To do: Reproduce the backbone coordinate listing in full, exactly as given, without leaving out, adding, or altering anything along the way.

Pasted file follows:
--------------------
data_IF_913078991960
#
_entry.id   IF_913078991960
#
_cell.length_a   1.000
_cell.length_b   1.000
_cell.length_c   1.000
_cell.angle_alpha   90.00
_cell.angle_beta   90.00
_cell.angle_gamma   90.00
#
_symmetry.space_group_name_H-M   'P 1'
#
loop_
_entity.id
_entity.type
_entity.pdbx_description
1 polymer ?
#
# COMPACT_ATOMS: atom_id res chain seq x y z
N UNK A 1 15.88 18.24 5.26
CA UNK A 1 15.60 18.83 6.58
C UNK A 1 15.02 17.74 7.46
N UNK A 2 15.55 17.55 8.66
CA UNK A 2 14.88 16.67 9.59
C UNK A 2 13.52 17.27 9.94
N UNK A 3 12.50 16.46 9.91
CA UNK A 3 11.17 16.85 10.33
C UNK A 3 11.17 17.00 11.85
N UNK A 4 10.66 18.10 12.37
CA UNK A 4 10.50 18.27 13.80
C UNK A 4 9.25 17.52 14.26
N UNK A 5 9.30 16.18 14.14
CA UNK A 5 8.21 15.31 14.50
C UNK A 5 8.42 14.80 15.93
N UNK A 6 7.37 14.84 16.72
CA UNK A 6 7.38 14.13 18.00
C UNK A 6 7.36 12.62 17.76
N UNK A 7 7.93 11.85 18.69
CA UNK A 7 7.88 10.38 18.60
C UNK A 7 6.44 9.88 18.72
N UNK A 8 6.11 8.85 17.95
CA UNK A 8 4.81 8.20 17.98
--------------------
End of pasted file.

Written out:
data_IF_913078991960
#
_entry.id   IF_913078991960
#
_cell.length_a   1.000
_cell.length_b   1.000
_cell.length_c   1.000
_cell.angle_alpha   90.00
_cell.angle_beta   90.00
_cell.angle_gamma   90.00
#
_symmetry.space_group_name_H-M   'P 1'
#
loop_
_entity.id
_entity.type
_entity.pdbx_description
1 polymer ?
#
# COMPACT_ATOMS: atom_id res chain seq x y z
N UNK A 1 15.88 18.24 5.26
CA UNK A 1 15.60 18.83 6.58
C UNK A 1 15.02 17.74 7.46
N UNK A 2 15.55 17.55 8.66
CA UNK A 2 14.88 16.67 9.59
C UNK A 2 13.52 17.27 9.94
N UNK A 3 12.50 16.46 9.91
CA UNK A 3 11.17 16.85 10.33
C UNK A 3 11.17 17.00 11.85
N UNK A 4 10.66 18.10 12.37
CA UNK A 4 10.50 18.27 13.80
C UNK A 4 9.25 17.52 14.26
N UNK A 5 9.30 16.18 14.14
CA UNK A 5 8.21 15.31 14.50
C UNK A 5 8.42 14.80 15.93
N UNK A 6 7.37 14.84 16.72
CA UNK A 6 7.38 14.13 18.00
C UNK A 6 7.36 12.62 17.76
N UNK A 7 7.93 11.85 18.69
CA UNK A 7 7.88 10.38 18.60
C UNK A 7 6.44 9.88 18.72
N UNK A 8 6.11 8.85 17.95
CA UNK A 8 4.81 8.20 17.98